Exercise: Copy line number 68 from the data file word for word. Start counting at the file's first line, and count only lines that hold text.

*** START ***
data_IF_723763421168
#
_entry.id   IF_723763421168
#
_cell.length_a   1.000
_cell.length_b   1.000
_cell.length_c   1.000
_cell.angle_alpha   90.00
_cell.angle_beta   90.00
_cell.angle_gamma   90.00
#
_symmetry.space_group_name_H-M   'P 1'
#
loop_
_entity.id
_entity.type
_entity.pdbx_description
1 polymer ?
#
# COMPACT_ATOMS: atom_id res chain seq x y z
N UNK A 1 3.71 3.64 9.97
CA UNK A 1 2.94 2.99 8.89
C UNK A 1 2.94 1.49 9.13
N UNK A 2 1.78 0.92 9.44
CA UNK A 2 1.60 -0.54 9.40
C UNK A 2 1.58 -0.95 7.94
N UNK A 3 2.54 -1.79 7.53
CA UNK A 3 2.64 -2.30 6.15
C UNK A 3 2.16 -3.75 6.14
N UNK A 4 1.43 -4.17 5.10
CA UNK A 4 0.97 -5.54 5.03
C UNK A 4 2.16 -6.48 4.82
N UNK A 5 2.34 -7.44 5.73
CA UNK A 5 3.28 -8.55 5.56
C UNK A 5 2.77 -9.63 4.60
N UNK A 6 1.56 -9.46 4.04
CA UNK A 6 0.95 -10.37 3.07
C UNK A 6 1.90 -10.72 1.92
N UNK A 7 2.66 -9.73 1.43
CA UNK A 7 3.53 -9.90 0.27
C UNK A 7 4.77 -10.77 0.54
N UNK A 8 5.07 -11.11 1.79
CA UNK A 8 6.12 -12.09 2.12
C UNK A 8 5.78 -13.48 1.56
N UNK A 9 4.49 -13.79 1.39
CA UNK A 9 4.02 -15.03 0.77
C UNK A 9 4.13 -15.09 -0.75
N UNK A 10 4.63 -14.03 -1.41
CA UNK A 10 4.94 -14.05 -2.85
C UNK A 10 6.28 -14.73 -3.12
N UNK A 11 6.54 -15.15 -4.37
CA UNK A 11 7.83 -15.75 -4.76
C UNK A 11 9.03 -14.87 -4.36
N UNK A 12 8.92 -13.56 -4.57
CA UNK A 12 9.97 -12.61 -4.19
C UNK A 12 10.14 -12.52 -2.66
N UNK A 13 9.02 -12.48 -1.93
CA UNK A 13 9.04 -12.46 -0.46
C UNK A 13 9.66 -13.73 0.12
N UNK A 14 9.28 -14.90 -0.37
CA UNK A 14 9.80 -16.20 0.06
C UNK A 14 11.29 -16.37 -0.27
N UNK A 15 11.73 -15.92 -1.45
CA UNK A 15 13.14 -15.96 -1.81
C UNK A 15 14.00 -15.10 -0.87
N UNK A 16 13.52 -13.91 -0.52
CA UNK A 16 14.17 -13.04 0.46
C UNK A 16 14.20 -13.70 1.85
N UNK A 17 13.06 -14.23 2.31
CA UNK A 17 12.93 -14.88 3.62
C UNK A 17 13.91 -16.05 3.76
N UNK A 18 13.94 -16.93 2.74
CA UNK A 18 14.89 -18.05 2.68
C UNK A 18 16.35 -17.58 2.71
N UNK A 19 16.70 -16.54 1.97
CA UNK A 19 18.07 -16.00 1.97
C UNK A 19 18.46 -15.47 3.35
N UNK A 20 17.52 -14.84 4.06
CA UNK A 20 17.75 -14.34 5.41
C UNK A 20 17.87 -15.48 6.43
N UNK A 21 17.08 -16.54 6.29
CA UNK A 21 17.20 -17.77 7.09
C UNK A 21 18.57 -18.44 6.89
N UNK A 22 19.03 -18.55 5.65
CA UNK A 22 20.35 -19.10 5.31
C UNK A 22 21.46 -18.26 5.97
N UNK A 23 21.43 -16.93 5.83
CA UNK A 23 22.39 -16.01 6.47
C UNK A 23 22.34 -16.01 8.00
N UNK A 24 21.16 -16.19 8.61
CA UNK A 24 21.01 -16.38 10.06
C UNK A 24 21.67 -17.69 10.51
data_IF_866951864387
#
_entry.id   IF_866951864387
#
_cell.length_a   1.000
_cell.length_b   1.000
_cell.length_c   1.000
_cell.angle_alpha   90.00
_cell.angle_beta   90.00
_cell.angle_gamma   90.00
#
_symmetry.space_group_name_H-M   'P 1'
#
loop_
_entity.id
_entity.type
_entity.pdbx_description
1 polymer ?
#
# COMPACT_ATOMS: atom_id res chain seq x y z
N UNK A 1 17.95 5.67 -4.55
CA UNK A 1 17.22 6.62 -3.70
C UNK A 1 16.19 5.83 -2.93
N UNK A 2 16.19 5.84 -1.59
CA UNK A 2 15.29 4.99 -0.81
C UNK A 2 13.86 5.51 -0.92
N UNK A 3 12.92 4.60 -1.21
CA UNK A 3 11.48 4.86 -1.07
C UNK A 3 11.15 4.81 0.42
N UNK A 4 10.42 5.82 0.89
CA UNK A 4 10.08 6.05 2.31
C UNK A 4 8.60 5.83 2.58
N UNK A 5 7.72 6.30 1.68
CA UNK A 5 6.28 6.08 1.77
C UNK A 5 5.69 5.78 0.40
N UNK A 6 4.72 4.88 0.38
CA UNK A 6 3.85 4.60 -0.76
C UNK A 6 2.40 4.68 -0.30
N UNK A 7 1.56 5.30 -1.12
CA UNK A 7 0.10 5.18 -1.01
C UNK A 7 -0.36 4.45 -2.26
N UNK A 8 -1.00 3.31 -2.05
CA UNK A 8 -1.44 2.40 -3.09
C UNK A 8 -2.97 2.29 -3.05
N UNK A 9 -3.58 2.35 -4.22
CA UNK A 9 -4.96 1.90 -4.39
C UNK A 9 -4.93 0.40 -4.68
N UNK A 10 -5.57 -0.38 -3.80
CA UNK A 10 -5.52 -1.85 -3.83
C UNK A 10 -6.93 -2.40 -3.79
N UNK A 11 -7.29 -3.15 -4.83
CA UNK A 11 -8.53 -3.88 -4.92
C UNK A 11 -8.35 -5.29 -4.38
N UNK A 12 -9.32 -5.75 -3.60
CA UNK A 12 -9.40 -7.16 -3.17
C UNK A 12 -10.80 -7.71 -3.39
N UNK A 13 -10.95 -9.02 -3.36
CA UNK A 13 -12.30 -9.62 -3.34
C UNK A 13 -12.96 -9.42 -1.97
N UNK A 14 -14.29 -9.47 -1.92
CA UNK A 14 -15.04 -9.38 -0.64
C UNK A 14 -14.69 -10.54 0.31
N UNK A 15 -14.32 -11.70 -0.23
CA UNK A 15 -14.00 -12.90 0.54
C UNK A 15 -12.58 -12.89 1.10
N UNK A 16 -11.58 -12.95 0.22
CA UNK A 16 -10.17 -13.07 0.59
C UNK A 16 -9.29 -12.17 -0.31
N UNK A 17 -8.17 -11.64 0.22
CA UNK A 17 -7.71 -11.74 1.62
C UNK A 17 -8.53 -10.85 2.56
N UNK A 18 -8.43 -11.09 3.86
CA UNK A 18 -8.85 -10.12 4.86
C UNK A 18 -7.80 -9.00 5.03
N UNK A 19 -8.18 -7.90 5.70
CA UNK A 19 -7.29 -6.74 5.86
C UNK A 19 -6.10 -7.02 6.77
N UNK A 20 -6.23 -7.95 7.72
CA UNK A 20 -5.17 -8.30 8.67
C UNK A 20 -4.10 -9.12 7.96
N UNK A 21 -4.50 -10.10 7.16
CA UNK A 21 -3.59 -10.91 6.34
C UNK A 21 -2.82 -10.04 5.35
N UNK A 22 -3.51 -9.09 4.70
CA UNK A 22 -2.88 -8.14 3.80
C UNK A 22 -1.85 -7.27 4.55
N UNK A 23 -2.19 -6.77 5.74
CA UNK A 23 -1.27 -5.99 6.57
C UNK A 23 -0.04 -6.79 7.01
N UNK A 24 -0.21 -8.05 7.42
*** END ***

C UNK A 16 14.20 -13.70 1.85